I'm kind of new to reading Bitch, so I can't say whether Bitch is losing "it is" touch, but it's probably good to keep in mind that people of all culture-experience-levels visit the site. I mean to say that some of us are in our 40's, and know we don't need to keep up with the Joneses media-wise, and some of us are 12 or 14, and perhaps this is one of the first times this kind of perspective has been experienced. Balance is good.

Torture is the story

Torture is the story deal-breaker for me personally, and it's a strangely common plot device in movies and television.

Me too. I walked out of Pan's

Me too. I walked out of Pan's Labyrinth, despite being really into the story, because I couldn't stomach what I saw was about to happen.

I dated an ex-meth addict who

I dated an ex-meth addict who still used pot, alcohol, and Rx drugs to get high. I watched two episodes of Breaking Bad and it felt FAR too much like dating my ex all over again. Too similar to real life. A real life I left behind and have no desire to revisit.

I agree COMPLETELY!

OMG....I feel like you read my mind. I also only watched the first 3 episodes. The decaying body was all for me. I really can not handle to watch people suffer. Although I didn't need to be told that it was ok not to watch it, I do feel better that I am not the only person who feels this way.

Thank you for writing this.

I just had someone I don't

I just had someone I don't even know tell me that I am an "idiot who doesn't appreciate production quality and shouldn't own a TV" because I don't enjoy the glorification of meth use and dishonesty. The man sucks his whole family down with him. While I do agree that it is well written and acted, I have no place for it in my life.

The last thing Breaking Bad

The last thing Breaking Bad does is glorify meth use. Seriously. The "Meth" has almost nothing to do with the actual story. Bad mouth it & hate it but know what you're talking about beforehand.

Though I'm a Breaking Bad fan

Though I'm a Breaking Bad fan and I acknowledge that it's still a violent show overall, I'll also say that the third episode was probably the most graphic and disturbing of the entire series. I barely thought I could continue watching future episodes, but fortunately that was one of the worst. What makes the show worthwhile for me is the way it shows how good and evil can exist in the same person - but I am also a big fan of the concept of the anti-hero. I get that not everyone likes that so I don't push when friends say they're not interested in the show.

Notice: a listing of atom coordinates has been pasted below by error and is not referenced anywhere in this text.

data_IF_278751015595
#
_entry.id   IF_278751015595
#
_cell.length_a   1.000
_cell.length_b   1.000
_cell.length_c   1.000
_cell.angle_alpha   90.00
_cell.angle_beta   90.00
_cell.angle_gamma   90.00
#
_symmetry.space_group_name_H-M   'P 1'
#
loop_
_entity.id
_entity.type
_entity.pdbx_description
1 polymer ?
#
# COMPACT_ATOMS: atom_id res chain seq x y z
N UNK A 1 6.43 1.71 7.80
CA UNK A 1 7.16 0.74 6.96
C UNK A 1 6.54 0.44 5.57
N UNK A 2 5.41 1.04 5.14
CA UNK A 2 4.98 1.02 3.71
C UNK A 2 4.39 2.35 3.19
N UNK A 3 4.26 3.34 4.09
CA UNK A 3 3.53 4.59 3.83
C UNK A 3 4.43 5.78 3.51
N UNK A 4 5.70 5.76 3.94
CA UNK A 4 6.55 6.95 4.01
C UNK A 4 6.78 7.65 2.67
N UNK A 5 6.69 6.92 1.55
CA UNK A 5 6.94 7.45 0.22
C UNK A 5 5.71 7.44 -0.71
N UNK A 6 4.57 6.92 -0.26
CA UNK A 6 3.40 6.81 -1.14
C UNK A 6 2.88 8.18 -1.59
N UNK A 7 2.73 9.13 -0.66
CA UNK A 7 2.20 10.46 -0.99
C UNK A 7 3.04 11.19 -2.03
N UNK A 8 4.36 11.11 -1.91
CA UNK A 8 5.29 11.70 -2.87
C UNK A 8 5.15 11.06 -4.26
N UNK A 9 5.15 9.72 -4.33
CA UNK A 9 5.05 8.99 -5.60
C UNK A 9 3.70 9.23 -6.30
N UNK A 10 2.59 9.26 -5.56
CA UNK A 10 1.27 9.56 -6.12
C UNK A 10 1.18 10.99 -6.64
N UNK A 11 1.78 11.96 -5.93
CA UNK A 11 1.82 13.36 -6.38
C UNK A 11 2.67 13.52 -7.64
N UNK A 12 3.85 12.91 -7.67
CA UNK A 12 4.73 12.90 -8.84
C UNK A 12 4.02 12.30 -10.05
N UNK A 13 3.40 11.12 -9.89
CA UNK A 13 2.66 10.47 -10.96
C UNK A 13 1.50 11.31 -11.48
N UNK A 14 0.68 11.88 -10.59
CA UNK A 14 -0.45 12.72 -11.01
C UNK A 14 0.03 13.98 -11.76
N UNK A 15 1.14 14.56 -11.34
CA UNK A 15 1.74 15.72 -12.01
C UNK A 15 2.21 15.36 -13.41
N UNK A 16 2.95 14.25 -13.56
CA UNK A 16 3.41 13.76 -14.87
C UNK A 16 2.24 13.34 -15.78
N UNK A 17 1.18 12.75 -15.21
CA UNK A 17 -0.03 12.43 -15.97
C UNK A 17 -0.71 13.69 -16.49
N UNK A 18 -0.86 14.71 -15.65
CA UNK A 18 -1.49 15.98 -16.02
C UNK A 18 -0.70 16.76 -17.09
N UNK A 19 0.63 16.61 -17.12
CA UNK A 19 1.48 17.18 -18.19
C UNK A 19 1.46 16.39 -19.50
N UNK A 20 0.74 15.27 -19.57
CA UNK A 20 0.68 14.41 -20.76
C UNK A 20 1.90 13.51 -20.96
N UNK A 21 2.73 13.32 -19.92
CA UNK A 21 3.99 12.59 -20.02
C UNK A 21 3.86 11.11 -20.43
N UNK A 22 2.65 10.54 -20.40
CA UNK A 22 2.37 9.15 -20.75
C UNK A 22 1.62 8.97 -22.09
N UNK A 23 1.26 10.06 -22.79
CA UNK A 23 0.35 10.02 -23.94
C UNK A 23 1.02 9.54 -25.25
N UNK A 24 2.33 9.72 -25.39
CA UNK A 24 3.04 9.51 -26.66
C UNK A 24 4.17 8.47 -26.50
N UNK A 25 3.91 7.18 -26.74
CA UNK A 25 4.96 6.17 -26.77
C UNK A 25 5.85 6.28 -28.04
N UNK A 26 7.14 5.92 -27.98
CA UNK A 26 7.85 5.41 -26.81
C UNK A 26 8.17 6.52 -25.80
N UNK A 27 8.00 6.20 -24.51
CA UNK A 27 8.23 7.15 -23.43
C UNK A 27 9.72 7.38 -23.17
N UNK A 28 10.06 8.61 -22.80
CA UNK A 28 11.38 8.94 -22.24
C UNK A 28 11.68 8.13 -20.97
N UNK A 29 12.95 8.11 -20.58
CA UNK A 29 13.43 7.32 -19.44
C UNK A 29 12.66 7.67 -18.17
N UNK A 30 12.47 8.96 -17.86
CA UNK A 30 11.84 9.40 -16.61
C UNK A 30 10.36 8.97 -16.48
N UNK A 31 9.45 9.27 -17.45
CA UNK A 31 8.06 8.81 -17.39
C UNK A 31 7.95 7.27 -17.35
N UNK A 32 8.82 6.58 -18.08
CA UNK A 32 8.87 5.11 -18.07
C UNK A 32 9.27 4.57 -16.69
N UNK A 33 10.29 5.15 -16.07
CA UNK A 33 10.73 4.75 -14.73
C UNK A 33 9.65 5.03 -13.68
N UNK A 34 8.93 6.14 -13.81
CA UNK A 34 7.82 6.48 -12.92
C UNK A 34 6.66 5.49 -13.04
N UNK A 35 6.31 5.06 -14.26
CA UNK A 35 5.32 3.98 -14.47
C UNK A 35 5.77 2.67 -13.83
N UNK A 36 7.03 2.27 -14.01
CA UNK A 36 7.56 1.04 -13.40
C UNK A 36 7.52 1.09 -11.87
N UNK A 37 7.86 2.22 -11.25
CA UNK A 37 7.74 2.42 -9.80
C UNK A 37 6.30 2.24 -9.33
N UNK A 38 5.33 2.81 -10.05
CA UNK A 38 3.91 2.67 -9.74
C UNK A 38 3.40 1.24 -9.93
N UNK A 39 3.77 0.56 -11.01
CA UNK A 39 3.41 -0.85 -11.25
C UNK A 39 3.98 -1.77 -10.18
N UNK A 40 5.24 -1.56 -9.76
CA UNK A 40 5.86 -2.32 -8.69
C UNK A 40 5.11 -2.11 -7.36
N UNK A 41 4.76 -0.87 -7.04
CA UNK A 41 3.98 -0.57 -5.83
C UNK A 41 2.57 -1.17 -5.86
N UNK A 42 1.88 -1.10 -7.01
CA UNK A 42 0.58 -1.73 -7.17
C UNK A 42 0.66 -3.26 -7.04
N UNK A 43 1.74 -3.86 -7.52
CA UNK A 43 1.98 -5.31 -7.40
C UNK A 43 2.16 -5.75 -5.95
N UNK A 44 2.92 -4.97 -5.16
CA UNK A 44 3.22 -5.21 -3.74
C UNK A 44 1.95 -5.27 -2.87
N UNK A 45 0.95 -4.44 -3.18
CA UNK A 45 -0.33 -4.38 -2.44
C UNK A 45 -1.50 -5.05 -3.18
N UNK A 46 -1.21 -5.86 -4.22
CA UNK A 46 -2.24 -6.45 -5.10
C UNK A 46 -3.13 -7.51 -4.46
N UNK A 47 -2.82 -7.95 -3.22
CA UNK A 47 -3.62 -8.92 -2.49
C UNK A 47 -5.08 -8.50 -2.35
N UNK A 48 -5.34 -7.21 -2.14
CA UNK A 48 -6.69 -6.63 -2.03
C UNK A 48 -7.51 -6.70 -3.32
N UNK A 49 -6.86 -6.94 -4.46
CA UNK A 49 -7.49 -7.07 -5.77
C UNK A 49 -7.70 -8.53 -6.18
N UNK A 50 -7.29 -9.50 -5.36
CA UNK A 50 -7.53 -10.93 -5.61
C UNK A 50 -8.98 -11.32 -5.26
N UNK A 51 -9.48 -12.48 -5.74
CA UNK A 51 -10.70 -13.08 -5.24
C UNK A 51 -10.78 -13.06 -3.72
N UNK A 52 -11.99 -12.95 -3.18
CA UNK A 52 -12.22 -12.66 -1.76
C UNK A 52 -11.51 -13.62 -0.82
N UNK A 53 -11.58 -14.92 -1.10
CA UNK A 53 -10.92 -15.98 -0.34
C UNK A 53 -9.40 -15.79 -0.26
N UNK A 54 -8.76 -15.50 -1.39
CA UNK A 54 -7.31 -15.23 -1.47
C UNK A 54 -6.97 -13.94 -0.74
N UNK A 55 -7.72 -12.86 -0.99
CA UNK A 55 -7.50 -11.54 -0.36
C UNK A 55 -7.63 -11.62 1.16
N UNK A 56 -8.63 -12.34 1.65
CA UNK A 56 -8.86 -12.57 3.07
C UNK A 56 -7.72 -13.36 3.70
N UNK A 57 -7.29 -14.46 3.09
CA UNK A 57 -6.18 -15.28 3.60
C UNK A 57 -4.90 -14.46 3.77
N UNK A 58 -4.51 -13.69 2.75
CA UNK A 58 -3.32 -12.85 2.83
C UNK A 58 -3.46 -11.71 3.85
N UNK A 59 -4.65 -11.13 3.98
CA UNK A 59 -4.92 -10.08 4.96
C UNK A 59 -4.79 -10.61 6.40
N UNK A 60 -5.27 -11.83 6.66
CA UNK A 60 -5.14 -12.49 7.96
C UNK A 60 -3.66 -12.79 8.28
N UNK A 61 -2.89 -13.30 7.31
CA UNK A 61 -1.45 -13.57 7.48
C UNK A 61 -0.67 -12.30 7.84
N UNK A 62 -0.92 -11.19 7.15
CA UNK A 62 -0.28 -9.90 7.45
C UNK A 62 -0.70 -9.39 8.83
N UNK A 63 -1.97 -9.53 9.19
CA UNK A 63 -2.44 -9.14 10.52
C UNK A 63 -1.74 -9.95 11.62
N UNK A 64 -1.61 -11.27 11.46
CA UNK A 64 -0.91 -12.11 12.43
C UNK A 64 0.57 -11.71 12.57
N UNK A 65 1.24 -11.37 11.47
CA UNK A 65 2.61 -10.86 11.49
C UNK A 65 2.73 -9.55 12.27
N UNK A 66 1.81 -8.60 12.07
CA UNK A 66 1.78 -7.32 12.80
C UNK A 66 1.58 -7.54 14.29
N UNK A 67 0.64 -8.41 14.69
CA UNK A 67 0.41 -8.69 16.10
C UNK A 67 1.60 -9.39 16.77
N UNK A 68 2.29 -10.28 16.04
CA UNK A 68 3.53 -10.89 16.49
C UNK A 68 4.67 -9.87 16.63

I would never say that anyone should watch a show that they feel is too violent or otherwise disturbing and I totally respect people's boundaries with that. As a rape survivor, I find it very difficult to watch anything that has graphic rape scenes and I will go out of my way to avoid such things when I know they're present.

I'm down with this article but...

Okay so I watched the first two seasons of BB in order to get on board, but I was utterly turned off for a couple reasons:

1) despite its aesthetic of realism, the show is super cartoon-y
2) its treatment of women is deplorable.
3) it purports to be a character study but is really a plot heavy machine of melodrama

I could expand on these points, but what's the point? I'm in the minority and nobody is going to take me seriously.

That being said, I wished that this article had expanded upon the idea of a cultural obligation to labour at unpleasant things for the benefit of relevancy and awareness in an increasingly crowded cultural marketplace. There's a pressure to be familiar with the universally beloved objects ("what? you haven't seen it? what's wrong with you?") and that's a conversation worth having, along side the sheer relentlessness of bleak violence. Or, to put some nuance on to it, how the bleak violence is in service to the spectator's ego ideal being represented by Walter White.

Say what you will about Walter White, but you have to admit there's an element of fantasy to the character ("I wish I was as ruthless/smart/driven as he is") and that's an interesting conversation to have as well. It's weird that the fantasy of Walter White also comes with cartoonish violence.

My husband actually wrote a

My husband actually wrote a really great piece on his blog about why he also refuses to watch the show and feels that it glorifies a lot more than plain physical violence, but will never be able to capture the truth of real meth "culture" (if you can call it that). He puts it a lot more concisely then I ever could:
http://thepartylinelevel.tumblr.com/post/58016227276/so-meth-and-tweaker...

I don't think BB strives to